According to various sources the origin of the name Bagheria is Phoenician term Bayharia meaning “an area that descends toward the sea”. The first buildings were watchtowers constructed along the coast sometime around the 15th century. Around these the first meagre farmhouses the farm labourers working the lands of the nobility were built. The main crops were vines, olives, almonds and prickly pears.
After a bitter disappointment at not being appointed viceroy of Palerno, Giuseppe Branciforti, Count of Raccuja, decided to withdraw to Bagheria in 1658 where he built Villa Butera which was to become his permanent home. This is how the city of Bagheria came into existence and drew not only such an important person to the countryside but also a small court which was sustained by the wealth of the Branciforti. In 1769 Salvatore Branciforti, the Prince of Butera and grandson of the Count of Raccuja, produced the first urban plan of Bagheria. First he built a large building up against the medieval castle to join the Butera Palace with the new via Palermo-Messina, then he laid out the large main street named “corso Butera” and at right angles he laid out another large street as far as the “pilasters” that marked the boundary of his estate. Finally he arranged the centre of the town by building the Chiesa Madrice (cathedral church) which provides the backdrop to the Stradonello (present day corso Umberto I). After construction of the Branciforti castle the urban and suburban expansion of Bagheria progressed in leaps and bounds with the building of almost all the sumptuous villas, castles and palaces of the nobles of Sicily. Bagheria thus became the preferred resort of the aristocracy of Palermo. The town became a municipality (with annexation of the Aspra Marinara district) on 21 September 1826 thanks to a royal decree signed by Francesco I.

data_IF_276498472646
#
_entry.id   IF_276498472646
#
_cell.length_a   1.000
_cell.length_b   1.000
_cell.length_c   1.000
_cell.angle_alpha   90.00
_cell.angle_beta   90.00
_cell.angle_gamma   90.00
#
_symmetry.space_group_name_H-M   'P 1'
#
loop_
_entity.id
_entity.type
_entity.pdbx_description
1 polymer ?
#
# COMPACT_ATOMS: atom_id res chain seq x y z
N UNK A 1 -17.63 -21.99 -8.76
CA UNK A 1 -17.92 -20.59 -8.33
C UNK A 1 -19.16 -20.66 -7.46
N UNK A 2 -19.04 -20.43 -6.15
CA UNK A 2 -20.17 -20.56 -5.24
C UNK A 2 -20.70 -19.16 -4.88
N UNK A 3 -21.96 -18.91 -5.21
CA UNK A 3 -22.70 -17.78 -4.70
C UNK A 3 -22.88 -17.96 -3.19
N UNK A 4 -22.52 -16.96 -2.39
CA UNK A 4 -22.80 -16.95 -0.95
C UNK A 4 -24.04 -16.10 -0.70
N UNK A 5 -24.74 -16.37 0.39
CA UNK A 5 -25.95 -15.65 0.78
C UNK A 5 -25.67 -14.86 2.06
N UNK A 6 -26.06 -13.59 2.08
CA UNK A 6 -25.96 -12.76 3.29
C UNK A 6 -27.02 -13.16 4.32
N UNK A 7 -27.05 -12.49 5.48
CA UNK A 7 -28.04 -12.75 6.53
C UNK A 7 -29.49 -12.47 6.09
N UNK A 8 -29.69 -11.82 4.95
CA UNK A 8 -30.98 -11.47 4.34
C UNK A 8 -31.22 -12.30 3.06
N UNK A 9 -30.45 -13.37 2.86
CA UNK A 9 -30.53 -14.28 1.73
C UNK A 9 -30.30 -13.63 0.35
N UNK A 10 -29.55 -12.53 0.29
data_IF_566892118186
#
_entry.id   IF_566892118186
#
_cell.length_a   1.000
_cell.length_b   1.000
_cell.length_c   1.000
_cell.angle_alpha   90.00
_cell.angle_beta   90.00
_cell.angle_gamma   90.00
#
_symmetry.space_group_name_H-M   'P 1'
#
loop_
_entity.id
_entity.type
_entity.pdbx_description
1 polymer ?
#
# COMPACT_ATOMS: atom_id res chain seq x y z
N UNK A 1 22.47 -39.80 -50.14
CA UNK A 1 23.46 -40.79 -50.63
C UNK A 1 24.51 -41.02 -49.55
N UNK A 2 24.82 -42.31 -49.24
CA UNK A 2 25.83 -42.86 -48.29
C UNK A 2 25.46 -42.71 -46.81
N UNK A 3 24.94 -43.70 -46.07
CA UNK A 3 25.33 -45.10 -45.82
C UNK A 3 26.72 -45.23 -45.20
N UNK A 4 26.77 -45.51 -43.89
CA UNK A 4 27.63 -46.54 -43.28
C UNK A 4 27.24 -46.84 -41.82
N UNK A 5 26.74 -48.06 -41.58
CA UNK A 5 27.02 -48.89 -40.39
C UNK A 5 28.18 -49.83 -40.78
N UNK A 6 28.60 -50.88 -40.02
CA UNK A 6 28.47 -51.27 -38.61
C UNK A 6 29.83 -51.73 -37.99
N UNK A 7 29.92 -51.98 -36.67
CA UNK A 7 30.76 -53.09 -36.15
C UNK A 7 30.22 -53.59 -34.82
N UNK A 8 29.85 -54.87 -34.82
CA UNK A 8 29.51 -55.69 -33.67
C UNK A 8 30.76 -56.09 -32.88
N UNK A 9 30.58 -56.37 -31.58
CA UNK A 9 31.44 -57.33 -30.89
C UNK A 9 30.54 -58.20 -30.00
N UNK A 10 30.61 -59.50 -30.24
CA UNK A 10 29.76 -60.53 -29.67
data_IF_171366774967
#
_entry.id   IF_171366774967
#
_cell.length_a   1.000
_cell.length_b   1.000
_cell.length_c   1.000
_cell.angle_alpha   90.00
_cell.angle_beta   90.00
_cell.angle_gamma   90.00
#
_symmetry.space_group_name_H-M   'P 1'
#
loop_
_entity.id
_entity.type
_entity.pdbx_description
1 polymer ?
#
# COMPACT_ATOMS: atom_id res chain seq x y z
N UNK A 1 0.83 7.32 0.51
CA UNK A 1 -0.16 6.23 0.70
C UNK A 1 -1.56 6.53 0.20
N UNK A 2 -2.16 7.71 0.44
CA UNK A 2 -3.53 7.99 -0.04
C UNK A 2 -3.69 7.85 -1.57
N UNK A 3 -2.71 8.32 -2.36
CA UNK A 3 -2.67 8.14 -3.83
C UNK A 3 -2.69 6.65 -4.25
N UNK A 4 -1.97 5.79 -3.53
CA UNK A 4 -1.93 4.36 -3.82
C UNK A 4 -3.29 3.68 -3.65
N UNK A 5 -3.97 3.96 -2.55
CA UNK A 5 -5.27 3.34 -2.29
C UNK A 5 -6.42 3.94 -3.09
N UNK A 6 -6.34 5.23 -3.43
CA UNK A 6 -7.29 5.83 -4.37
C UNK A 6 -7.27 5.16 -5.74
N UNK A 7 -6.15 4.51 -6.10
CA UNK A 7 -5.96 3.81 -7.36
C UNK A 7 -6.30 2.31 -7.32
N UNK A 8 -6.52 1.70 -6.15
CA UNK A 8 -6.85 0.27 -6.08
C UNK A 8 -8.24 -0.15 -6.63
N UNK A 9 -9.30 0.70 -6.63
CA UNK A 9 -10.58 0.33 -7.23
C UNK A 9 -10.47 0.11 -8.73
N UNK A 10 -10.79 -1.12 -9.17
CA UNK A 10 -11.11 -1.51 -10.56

A tour of this location is a journey into the past to discover the roots of Sicily, but it is also a journey in the present and perhaps the future. Business, agriculture and the public sector represent the main sources of occupation together with light industry connected with the transformation and conservation of local agricultural products, primarily tomatoes and lemons.
Shopping is done mostly in the centre. Besides the clothes shops there are sports, furniture and food shops.